CONNELL: Well, that's the key. They wouldn't be in control if they were doing this. This is the caveat from Penny Wong.

PATERSON: Ok, so what is Penny Wong's plan to remove Hamas from Gaza? Because she also says there needs to be a unilateral ceasefire in Gaza. That the IDF should stop all operation all operations in Gaza.

CONNELL: Wouldn't this idea be that what this says to the Palestinian people is if indeed, particularly if it goes beyond Australia? I mean, we don't want to overstate Australia's influence on this. If you really do. You know, decide you don't want Hamas anymore. So say the people do revolt. There's something concrete you get out of it. This is this is not just lip service. Get rid of Hamas and you get some recognition.

PATERSON: I think it's the opposite signal, which is that no matter how bad the conduct of Hamas or Fatah or any of the Palestinian factions are, you can still get international recognition from Western democracy.

CONNELL: But they won't get it if Hamas is there? The caveat she's given.

PATERSON: I'm very sceptical about the Australian government’s ability to enforce that caveat. And you wouldn't float this unless she was serious about proceeding with it. Let's remember, if Hamas on the 6th of October, when they were planning this operation in their wildest dreams, they would not have thought that the response to the slaughter of the largest number of Jews since the Holocaust would be that a country like Australia would recognise a Palestinian state. That is not what they would have dreamed of, but that is what this government is proposing.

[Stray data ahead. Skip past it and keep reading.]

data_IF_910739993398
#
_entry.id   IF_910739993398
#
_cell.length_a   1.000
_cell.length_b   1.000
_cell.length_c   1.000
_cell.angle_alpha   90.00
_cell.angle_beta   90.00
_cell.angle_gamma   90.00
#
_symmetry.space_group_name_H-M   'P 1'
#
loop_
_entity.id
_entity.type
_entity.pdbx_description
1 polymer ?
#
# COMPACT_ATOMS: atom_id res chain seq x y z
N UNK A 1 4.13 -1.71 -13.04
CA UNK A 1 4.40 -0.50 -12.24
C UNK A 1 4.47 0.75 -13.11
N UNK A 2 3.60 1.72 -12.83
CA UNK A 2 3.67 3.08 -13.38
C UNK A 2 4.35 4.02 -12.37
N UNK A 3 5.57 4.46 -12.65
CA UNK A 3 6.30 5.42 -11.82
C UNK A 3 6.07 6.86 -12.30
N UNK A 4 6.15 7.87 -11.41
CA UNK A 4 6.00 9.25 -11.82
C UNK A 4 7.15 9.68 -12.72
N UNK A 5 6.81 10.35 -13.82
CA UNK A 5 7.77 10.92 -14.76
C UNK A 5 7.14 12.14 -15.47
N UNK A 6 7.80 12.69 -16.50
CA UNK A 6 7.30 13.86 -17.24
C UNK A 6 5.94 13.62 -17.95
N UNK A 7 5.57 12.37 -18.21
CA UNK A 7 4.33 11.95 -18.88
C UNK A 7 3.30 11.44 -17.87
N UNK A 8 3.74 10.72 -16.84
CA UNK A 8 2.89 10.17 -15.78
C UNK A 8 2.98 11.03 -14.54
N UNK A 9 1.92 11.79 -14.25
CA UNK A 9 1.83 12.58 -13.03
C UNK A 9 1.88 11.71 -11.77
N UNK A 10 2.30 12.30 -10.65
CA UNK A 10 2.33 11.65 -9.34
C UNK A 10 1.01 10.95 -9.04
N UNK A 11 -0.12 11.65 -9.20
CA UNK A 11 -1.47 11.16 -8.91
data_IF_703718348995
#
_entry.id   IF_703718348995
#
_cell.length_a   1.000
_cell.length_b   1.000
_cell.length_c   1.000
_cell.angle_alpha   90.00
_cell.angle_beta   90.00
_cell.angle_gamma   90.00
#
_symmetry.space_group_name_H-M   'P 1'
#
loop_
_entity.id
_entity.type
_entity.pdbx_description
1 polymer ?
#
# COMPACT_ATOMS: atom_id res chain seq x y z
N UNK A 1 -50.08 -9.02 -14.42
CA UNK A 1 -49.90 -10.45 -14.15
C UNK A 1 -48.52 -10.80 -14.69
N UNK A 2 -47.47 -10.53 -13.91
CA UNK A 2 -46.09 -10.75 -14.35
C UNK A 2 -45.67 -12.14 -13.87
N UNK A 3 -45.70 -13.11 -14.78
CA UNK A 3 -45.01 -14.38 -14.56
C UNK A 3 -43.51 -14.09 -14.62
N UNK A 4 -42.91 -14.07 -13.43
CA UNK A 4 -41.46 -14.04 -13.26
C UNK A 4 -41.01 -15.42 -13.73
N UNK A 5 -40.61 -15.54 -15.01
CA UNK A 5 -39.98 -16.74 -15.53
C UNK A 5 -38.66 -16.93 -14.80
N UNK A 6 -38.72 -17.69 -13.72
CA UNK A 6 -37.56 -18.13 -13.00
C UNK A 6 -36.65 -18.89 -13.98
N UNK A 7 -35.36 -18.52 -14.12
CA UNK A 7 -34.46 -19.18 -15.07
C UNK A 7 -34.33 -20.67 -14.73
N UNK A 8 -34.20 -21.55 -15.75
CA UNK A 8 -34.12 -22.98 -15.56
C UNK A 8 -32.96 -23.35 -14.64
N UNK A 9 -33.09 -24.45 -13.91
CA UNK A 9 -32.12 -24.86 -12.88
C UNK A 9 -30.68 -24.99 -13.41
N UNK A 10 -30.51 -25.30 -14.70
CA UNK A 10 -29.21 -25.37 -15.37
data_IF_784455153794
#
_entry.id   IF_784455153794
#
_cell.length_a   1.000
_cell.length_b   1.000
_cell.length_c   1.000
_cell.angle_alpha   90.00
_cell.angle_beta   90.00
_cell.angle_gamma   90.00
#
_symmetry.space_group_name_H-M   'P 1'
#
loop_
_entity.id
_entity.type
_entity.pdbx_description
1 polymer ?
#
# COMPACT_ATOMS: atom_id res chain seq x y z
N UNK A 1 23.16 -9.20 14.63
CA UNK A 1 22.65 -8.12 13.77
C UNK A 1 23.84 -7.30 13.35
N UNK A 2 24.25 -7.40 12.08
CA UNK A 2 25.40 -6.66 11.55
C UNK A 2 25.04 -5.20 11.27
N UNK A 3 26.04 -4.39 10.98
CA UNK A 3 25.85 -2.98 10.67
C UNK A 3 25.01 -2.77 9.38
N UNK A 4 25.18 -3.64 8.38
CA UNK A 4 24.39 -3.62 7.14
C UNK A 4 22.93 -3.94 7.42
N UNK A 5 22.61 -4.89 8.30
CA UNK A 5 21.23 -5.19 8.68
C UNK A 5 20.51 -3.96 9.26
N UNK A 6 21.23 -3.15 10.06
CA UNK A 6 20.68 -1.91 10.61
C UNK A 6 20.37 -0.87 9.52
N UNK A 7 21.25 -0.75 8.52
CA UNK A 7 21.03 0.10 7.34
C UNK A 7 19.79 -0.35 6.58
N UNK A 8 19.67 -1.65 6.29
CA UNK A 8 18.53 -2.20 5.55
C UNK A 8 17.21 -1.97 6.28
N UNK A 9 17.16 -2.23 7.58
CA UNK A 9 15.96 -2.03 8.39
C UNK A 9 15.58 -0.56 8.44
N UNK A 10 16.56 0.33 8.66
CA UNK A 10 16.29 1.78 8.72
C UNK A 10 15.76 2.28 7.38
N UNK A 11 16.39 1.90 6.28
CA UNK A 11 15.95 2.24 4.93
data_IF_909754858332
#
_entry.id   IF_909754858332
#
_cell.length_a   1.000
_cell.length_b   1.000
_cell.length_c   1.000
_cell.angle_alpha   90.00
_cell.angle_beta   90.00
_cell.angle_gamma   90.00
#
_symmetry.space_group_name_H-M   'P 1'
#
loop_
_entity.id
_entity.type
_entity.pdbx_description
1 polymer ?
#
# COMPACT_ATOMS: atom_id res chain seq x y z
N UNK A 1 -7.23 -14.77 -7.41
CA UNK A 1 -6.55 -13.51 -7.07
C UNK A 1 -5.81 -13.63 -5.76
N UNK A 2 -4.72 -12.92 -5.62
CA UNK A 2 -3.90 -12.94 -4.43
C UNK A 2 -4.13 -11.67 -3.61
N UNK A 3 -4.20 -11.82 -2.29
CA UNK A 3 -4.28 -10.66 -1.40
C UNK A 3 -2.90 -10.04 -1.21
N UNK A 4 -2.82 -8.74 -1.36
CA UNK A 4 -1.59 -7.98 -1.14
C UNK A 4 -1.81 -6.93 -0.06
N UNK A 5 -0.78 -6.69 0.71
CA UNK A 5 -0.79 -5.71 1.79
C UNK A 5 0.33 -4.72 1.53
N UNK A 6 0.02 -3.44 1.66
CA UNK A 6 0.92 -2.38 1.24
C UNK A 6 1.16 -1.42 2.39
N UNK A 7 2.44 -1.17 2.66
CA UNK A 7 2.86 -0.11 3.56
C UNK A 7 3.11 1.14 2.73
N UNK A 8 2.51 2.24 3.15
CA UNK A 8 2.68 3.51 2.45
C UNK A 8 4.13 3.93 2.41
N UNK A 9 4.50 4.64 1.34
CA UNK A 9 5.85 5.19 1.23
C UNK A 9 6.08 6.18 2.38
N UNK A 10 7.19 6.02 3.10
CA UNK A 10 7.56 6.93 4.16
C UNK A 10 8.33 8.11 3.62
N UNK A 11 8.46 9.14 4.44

CONNELL: They probably wouldn't dream of being kicked out of power though. So I know you said the Australian government can't enforce it. I mean, I don't think they're talking about enforcing it. It's a condition that has to exist.

PATERSON: Well not only can we not enforce it, the current position of the Australian government is not even to support the removal of Hamas. Penny Wong says the war in Gaza should stop now. That means the four brigades of Hamas who remain in Rafah will control Rafah and as the IDF withdraws, ultimately will take control over Gaza again.

CONNELL: The only way in which Hamas leaves is not by their own will is it? It's the people would in some way oust them. That's what needs to happen. Isn't this a message to Palestinian people as much as to anyone else? Your future is not with Hamas.

PATERSON: Well, Hamas has been in power in Gaza for almost 20 years. There's been no sign at all of any successful attempt to remove them from power.